Urgent Museum Notice


Close up of Gloves

An open book into whose pages the shapes of hands have been cut. Gray gloves painted with red veins are visible through the cutouts. An identical pair of gloves rest next to the book.

Meret Oppenheim, Glove (Parkett magazine, No. 4), 1985; Screenprint on goat suede with thread, 8 3/4 x 3 1/4 in.; National Museum of Women in the Arts, Gift of Thomas Hill, in memory of Rosemary Furtak; © Meret Oppenheim Estate, Courtesy of Lisa Wenger and Martin A. Bühler; Photo by Lee Stalsworth

Meret Oppenheim

While living in France as an art student, Oppenheim made many unusual sketches for gloves. She designed gloves covered with fur in 1934 and gloves showing the hand’s bone structure in 1936 (the same year as her famous fur-covered teacup, saucer, and spoon titled Object). Elsa Schiaparelli’s avant-garde fashion house in Paris also commissioned her to create sketches of gloves and jewelry, which offered the young artist a chance to earn some money.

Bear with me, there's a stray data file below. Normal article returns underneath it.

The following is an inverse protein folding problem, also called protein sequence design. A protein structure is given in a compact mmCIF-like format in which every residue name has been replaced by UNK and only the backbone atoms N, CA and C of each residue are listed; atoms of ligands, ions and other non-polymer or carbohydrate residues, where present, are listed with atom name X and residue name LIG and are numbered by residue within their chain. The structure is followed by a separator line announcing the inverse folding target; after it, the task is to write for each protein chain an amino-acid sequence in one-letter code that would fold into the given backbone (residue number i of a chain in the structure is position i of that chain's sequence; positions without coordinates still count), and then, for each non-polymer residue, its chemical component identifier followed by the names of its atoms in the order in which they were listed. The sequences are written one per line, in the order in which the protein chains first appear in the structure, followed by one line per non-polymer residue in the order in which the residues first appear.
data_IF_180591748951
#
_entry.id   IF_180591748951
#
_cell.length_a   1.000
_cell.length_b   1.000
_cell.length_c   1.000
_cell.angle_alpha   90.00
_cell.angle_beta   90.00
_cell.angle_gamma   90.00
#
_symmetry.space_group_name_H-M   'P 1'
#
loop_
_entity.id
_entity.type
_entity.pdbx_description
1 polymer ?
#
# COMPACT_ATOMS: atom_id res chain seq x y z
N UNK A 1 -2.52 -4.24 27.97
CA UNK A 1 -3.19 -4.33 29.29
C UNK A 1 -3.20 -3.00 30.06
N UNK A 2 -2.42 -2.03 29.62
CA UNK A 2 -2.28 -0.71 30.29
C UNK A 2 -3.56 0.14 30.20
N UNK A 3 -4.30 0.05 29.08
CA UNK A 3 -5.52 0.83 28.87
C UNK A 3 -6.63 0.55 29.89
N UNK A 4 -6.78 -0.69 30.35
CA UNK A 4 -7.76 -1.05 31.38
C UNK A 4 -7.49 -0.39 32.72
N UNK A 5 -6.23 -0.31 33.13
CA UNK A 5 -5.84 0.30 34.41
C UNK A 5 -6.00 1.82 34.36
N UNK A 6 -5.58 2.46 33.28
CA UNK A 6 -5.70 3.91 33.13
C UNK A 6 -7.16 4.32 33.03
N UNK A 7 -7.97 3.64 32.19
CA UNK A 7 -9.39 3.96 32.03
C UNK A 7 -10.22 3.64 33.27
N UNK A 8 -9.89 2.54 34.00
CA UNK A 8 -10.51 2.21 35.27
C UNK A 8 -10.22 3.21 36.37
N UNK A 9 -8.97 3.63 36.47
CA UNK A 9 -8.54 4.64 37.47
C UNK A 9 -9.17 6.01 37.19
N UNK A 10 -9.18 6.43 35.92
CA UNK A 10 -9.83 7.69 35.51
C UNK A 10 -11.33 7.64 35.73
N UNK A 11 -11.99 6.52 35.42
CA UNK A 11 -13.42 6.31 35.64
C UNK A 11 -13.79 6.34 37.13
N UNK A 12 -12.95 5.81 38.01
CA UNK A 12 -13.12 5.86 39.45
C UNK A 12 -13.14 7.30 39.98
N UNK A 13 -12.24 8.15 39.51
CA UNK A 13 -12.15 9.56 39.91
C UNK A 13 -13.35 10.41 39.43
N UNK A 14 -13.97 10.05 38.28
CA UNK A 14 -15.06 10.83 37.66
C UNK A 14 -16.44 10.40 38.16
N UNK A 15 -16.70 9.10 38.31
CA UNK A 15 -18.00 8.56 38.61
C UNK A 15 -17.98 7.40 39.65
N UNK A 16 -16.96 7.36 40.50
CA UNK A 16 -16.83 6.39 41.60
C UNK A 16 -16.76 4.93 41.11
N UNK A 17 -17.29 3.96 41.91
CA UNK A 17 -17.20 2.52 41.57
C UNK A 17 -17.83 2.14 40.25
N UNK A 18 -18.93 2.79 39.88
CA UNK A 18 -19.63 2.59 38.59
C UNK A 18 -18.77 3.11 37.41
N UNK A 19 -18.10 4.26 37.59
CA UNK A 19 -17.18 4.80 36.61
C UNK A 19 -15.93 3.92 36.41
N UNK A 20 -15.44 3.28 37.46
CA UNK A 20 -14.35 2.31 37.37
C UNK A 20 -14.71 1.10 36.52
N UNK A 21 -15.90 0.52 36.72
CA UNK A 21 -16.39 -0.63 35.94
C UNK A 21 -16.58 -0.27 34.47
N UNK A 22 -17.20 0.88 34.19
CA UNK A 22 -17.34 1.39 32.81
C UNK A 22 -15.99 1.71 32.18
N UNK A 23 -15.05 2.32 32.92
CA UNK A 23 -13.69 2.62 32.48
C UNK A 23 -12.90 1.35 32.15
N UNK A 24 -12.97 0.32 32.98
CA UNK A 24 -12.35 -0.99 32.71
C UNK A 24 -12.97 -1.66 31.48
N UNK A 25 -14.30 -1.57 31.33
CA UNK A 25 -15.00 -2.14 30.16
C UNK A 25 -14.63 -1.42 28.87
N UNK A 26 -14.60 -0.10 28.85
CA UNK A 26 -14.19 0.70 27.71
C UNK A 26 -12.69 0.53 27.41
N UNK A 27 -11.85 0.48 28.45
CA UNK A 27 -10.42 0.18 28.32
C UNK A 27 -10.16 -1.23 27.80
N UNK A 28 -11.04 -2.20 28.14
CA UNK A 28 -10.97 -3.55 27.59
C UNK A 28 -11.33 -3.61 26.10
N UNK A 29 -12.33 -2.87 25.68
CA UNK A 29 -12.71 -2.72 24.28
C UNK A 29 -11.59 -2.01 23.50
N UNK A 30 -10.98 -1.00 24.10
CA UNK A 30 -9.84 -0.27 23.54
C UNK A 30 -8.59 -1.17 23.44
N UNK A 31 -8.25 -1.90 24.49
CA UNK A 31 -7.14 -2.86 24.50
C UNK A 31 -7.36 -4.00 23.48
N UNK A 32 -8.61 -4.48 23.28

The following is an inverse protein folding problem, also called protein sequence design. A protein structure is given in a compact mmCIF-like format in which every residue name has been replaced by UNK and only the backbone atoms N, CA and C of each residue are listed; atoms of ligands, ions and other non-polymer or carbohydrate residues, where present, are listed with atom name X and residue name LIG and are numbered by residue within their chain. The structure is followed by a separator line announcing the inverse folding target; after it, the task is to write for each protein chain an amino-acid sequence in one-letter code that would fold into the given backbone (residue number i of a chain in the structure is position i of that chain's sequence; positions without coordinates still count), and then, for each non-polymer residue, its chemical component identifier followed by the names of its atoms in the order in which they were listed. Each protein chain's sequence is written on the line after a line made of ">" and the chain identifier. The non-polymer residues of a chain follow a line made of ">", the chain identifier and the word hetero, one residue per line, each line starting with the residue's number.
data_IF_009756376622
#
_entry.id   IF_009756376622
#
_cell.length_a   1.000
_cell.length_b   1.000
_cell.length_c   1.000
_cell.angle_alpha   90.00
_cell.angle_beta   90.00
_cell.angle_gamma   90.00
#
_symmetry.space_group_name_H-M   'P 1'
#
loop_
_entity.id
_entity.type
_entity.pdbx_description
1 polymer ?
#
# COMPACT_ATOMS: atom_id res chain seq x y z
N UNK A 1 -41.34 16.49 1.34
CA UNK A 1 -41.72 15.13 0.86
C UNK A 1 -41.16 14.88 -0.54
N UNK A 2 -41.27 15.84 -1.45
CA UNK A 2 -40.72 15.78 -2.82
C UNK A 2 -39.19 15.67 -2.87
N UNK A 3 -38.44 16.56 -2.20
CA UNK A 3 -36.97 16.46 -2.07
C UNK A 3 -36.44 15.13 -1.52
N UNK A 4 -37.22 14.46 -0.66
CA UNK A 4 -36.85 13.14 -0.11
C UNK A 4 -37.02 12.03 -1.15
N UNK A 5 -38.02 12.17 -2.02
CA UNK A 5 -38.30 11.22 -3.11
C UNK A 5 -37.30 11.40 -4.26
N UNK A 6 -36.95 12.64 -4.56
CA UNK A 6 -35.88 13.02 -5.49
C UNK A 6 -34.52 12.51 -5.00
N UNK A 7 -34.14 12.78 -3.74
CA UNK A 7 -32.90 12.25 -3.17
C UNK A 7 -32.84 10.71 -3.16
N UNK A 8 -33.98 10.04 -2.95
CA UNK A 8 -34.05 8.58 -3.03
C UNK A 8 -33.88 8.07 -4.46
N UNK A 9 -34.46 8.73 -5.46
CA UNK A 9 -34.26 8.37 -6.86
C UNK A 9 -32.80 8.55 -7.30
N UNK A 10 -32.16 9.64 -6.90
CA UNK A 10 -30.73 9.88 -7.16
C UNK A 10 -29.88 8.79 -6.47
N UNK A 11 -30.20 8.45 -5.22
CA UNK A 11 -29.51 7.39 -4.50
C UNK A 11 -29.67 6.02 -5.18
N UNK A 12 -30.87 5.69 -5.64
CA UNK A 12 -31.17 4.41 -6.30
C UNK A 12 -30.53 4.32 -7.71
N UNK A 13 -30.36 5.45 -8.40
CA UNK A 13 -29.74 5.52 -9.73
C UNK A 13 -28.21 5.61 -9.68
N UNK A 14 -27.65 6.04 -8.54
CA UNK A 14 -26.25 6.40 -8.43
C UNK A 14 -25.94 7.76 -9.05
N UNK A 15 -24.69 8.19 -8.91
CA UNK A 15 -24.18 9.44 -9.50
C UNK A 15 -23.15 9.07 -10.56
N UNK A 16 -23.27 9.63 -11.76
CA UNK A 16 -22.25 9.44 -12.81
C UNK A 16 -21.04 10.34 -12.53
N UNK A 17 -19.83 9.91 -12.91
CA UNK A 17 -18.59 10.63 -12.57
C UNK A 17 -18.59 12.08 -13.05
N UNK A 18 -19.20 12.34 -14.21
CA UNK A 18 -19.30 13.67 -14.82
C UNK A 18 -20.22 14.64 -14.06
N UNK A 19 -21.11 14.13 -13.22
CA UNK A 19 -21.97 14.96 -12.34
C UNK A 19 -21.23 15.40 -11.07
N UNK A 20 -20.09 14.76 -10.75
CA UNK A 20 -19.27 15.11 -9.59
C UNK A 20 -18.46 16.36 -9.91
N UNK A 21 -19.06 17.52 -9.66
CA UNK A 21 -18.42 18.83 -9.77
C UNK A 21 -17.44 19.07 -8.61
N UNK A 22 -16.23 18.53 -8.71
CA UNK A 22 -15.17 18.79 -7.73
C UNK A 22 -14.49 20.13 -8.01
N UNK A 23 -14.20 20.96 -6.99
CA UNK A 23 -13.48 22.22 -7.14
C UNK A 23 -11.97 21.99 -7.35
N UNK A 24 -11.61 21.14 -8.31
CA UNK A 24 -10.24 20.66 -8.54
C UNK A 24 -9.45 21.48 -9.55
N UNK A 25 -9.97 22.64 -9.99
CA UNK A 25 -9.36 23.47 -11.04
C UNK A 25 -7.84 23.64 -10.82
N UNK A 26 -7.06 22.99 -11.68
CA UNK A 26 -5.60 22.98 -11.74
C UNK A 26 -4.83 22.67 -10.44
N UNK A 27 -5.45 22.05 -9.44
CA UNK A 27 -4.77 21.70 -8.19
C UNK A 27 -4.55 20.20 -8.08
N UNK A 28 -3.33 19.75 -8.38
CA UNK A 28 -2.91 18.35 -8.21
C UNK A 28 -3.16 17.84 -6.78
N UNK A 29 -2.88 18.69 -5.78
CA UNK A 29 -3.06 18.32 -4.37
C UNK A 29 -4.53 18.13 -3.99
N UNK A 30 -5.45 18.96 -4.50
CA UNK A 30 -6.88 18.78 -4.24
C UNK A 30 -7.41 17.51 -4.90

Bice Curiger, Oppenheim’s biographer, author of her catalogue raisonné, and editor of Parkett art magazine, worked with the artist on an edition of 150 pairs of goat-suede gloves to be sold with the deluxe edition of Parkett issue no. 4, 1985. For the magazine, Oppenheim adapted glove designs she made in the 1930s and early 1940s. She projected a hand’s network of veins onto the gloves.

Hands are the artist’s working tools. Oppenheim’s many images of gloves created during her lifetime may attest to her concern for her own hands, as well as expressing her interest in fashion and wearable art.

Artwork Details

  • Artist

    Meret Oppenheim
  • Title

  • Date

  • Medium

    Screenprint on goat suede
  • Dimensions

    8 3/4 x 3 1/4 in. (each glove)
  • Donor Credit

    Gift of Thomas Hill in memory of Rosemary Furtak, from her collection
  • Photo Credit

    Lee Stalsworth
  • On Display